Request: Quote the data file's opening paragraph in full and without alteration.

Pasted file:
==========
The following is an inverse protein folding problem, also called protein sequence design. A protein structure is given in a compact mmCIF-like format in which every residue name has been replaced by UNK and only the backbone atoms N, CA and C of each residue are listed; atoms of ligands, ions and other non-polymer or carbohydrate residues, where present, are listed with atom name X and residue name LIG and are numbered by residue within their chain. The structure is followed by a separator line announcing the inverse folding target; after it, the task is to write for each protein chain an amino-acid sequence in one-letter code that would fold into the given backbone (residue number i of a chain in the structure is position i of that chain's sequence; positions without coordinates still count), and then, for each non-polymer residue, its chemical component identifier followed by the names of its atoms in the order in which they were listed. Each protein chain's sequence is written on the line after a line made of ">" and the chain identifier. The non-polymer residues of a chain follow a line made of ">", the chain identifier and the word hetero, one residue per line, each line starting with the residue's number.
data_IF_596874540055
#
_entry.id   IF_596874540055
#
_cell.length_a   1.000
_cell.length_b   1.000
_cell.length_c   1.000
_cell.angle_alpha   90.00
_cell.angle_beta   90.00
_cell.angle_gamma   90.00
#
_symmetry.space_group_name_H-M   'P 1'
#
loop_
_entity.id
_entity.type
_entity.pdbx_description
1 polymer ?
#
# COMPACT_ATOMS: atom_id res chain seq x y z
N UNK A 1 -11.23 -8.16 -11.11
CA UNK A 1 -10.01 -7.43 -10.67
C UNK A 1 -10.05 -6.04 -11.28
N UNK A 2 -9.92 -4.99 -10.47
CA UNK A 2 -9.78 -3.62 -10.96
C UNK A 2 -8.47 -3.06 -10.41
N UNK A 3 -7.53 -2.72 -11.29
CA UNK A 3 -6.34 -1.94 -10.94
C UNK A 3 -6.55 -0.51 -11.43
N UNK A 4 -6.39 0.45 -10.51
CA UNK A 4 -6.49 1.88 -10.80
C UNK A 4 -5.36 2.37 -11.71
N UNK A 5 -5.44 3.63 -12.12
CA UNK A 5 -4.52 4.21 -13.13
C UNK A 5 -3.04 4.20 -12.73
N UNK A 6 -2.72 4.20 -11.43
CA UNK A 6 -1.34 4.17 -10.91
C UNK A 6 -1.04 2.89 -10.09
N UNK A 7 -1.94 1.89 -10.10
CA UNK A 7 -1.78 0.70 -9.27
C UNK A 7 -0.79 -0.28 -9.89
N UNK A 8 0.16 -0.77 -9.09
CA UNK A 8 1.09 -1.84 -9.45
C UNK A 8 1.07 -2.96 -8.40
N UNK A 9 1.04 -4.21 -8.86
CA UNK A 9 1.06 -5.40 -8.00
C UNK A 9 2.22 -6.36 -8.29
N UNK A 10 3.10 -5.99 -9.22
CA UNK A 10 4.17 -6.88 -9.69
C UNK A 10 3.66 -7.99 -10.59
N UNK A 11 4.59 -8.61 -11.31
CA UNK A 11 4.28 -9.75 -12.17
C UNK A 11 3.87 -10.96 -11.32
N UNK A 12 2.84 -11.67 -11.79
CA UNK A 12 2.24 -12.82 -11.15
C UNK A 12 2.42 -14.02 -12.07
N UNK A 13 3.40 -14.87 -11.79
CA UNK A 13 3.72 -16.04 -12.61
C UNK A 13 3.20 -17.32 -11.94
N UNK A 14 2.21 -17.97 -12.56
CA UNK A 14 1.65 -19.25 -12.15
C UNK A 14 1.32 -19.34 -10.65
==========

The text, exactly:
The following is an inverse protein folding problem, also called protein sequence design. A protein structure is given in a compact mmCIF-like format in which every residue name has been replaced by UNK and only the backbone atoms N, CA and C of each residue are listed; atoms of ligands, ions and other non-polymer or carbohydrate residues, where present, are listed with atom name X and residue name LIG and are numbered by residue within their chain. The structure is followed by a separator line announcing the inverse folding target; after it, the task is to write for each protein chain an amino-acid sequence in one-letter code that would fold into the given backbone (residue number i of a chain in the structure is position i of that chain's sequence; positions without coordinates still count), and then, for each non-polymer residue, its chemical component identifier followed by the names of its atoms in the order in which they were listed. Each protein chain's sequence is written on the line after a line made of ">" and the chain identifier. The non-polymer residues of a chain follow a line made of ">", the chain identifier and the word hetero, one residue per line, each line starting with the residue's number.